How The Pandemic Has Affected Women’s Small Businesses

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Photo courtesy of madamenoire.com

Until the advent of COVID-19, the National Women’s Small Business Month celebration was primarily about highlighting achievements and recognizing the obstacles women face in starting a small business from scratch.

Now, in 2020, the issue is much more complicated.

A study commissioned by Groupon and conducted by OnePoll found that, as of this October, 54% of women-owned businesses have been at risk of having to permanently close their doors due to the pandemic.

The survey also revealed that nearly 75% of businesses said they had been negatively impacted by the pandemic, bringing out the unique obstacles women entrepreneurs face in the United States.

Respondents were twice as likely to say that lockdown restrictions implemented to stop the spread of the virus disproportionately affected women and minority-owned businesses as opposed to saying they impacted all businesses equally.

Four in 10 of those surveyed who applied for a Paycheck Protection Program loan said they were rejected.

A fifth said they either plan to or already needed to lay off employees and less than 10% said they plan to hire more people in the next year.

“Every one of us has a role to play when it comes to investing in the success of small businesses. It’s certainly great to have an entire month and campaign dedicated to the promotion and growth of women-owned businesses, but it’s also very important that we continue to support them all year long,” said Groupon CFO Melissa Thomas.

“This year, Women’s Small Business Month comes at a time when many women-owned businesses are facing even greater challenges than usual due to the pandemic, and they need our help now more than ever.”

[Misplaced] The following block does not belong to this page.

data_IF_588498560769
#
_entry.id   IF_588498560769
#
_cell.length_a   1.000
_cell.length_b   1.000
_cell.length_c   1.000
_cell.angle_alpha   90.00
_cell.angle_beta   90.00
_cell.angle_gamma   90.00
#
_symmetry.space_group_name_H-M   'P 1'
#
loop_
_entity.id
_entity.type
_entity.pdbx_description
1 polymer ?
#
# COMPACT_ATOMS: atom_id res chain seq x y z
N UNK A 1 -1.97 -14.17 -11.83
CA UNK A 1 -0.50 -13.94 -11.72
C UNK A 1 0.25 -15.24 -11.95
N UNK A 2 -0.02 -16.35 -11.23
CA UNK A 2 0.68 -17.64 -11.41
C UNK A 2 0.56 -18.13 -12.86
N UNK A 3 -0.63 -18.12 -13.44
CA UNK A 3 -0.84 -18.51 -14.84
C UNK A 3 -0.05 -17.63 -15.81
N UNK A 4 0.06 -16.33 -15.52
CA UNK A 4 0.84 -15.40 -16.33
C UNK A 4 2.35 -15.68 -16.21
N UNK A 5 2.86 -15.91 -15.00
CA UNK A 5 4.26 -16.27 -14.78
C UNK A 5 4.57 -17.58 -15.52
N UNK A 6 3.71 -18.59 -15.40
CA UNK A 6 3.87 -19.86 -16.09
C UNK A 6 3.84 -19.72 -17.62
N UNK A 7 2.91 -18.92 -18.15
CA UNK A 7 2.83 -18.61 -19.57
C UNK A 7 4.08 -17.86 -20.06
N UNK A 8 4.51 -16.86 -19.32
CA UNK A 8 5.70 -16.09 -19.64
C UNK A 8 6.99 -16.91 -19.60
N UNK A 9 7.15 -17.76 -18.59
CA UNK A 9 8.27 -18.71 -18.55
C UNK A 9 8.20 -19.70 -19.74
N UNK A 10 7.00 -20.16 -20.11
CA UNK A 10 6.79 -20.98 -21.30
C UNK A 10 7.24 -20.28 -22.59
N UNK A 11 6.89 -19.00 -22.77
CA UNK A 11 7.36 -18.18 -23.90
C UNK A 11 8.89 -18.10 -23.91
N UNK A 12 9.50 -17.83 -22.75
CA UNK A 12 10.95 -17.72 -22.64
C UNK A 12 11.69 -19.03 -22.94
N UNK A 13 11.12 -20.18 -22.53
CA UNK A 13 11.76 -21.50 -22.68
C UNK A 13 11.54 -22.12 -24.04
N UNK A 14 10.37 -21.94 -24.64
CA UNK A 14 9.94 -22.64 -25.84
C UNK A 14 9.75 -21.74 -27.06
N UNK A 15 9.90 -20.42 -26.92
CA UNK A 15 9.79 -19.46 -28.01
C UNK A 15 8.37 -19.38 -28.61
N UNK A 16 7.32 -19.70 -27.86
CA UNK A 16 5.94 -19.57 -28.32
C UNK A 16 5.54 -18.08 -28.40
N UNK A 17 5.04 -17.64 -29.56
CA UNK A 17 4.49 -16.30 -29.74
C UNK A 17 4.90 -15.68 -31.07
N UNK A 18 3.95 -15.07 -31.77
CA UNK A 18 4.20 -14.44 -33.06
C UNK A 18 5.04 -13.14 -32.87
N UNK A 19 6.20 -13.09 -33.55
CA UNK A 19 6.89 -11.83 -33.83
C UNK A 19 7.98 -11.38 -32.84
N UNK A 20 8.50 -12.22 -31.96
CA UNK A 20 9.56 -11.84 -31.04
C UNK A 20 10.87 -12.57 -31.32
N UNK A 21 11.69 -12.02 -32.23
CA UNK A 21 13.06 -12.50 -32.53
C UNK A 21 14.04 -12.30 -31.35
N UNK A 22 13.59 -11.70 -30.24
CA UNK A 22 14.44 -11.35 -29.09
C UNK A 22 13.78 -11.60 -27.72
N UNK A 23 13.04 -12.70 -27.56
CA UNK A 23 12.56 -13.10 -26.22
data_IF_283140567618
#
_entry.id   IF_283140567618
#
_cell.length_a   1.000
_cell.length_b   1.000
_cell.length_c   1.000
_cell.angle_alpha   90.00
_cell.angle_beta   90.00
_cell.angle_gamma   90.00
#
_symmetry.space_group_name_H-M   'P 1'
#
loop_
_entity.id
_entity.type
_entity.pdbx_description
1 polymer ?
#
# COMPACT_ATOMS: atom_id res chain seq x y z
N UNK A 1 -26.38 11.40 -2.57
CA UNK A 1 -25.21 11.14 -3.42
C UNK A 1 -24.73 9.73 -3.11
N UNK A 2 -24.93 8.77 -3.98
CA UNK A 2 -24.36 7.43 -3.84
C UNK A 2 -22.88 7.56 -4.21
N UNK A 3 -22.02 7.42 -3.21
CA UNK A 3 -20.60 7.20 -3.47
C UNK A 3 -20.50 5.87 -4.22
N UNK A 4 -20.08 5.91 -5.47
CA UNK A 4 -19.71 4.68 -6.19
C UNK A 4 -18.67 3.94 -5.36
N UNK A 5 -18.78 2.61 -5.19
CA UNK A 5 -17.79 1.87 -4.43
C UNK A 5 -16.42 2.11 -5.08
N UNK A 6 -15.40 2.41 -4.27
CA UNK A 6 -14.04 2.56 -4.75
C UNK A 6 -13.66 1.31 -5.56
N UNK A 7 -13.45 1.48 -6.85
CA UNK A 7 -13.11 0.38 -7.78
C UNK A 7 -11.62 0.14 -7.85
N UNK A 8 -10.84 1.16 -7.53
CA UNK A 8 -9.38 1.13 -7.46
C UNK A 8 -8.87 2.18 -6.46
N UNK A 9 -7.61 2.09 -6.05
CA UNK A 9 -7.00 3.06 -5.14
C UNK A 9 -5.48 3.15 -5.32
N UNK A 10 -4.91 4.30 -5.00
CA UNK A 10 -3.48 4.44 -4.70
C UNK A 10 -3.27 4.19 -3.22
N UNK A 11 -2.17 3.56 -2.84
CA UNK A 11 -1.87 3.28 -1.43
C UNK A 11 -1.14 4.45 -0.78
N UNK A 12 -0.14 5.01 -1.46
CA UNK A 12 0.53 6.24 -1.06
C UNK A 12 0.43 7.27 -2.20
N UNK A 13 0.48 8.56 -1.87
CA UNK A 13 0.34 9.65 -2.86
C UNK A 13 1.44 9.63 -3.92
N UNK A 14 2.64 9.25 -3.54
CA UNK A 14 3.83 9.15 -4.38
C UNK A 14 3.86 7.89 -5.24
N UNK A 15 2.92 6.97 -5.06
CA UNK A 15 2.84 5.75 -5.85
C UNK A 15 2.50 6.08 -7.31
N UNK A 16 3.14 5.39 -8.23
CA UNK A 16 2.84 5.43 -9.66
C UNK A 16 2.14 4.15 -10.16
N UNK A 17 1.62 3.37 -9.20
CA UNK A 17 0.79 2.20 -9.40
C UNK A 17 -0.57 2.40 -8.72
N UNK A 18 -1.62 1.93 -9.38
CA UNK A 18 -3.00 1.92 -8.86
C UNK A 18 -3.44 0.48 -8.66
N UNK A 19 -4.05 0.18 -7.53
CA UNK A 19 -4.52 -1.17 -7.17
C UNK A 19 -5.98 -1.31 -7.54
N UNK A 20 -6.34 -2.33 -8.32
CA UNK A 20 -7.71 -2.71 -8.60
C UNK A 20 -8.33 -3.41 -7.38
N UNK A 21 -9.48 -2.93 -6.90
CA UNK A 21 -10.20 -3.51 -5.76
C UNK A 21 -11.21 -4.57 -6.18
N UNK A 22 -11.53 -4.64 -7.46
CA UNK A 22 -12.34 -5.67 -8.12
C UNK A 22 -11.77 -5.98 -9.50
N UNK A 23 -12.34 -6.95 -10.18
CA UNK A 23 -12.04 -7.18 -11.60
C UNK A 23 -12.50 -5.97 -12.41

The survey also revealed which States have been most supportive of women-owned small businesses during the pandemic.

Of the States surveyed, the results revealed that Massachusetts made the greatest effort to help women-owned businesses recover from the impact of COVID-19.

New York, Michigan, Ohio, and North Carolina completed the top five.

Unfortunately, the results underscored some of the difficulties women face in starting their own businesses.

More than half (55%) of female small business owners surveyed said that men find it easier to start their businesses – and more than half said that they are required to perform at a much higher level than their male counterparts. 

Fifty-four percent said it is sometimes difficult for them to balance running a business with family life.

Women small business owners said that working hard, taking pride in the quality of their product or service, building a personal network, having an innovative business idea, and being a woman in business were the five keys to their success.

Respondents said their businesses took an average of two and a half years to succeed, and that they did their best to help other women achieve the same level of success.

Three out of five said they do their best to mentor other women entrepreneurs.

Florida led all states when it comes to making it easier for women entrepreneurs to start their businesses.

The Sunshine State has no state personal income tax, and the warm climate proved to be a major drawback. Following Florida in making it easier for women to start their own business were New York, Colorado, and Texas.

Sixty-seven percent of the women business owners surveyed said they are paying close attention to the upcoming 2020 presidential election.

When asked to identify their preferred candidate, former Vice President Joe Biden had the support of 47% of those surveyed, compared to 34% who indicated support for President Donald Trump.

The top five issues that respondents should see addressed by the presidential candidates – chosen from a shortlist – were the economy (75%), health care (54%), gender equality (43%), tax credits and/or cuts (42%) and social justice (36%).

National Women’s Small Business Month was created by the Small Business Administration to celebrate women-owned businesses’ contributions.

According to American Express 2019’s annual State of Women’s Business Report, there are nearly 13 million women-owned businesses in the United States, which support more than 9 million jobs and generate $1.9 trillion in revenue.

With information from Groupon and OnePoll.